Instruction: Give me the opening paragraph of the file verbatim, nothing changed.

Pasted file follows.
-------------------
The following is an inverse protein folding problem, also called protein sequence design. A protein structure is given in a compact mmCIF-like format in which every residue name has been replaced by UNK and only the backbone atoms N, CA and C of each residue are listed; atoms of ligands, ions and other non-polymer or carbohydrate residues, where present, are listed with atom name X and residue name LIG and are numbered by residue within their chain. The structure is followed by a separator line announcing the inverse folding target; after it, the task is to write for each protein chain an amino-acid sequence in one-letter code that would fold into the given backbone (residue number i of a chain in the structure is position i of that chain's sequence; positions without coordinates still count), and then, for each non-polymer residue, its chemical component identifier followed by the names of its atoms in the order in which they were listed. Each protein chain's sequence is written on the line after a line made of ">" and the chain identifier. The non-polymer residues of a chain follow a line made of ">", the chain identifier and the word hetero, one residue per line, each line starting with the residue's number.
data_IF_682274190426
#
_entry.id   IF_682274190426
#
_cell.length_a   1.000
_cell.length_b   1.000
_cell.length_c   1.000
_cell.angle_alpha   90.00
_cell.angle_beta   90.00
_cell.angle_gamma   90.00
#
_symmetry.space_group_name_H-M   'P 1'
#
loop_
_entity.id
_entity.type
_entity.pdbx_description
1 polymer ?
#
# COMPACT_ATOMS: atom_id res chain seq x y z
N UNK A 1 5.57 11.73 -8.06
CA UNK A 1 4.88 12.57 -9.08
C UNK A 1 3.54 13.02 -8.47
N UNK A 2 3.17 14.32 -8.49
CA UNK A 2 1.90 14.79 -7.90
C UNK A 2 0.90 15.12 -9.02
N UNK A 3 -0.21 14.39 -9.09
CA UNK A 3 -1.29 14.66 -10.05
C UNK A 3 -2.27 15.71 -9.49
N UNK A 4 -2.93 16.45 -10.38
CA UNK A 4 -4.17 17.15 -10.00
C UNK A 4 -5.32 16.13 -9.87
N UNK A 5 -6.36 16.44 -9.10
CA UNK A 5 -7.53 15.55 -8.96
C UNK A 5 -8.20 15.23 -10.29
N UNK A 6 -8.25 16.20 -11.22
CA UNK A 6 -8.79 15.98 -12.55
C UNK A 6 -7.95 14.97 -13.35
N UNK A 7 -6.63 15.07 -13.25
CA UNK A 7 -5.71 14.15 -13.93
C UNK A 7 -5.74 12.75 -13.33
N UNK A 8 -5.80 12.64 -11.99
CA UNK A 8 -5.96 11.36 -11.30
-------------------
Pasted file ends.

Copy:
The following is an inverse protein folding problem, also called protein sequence design. A protein structure is given in a compact mmCIF-like format in which every residue name has been replaced by UNK and only the backbone atoms N, CA and C of each residue are listed; atoms of ligands, ions and other non-polymer or carbohydrate residues, where present, are listed with atom name X and residue name LIG and are numbered by residue within their chain. The structure is followed by a separator line announcing the inverse folding target; after it, the task is to write for each protein chain an amino-acid sequence in one-letter code that would fold into the given backbone (residue number i of a chain in the structure is position i of that chain's sequence; positions without coordinates still count), and then, for each non-polymer residue, its chemical component identifier followed by the names of its atoms in the order in which they were listed. Each protein chain's sequence is written on the line after a line made of ">" and the chain identifier. The non-polymer residues of a chain follow a line made of ">", the chain identifier and the word hetero, one residue per line, each line starting with the residue's number.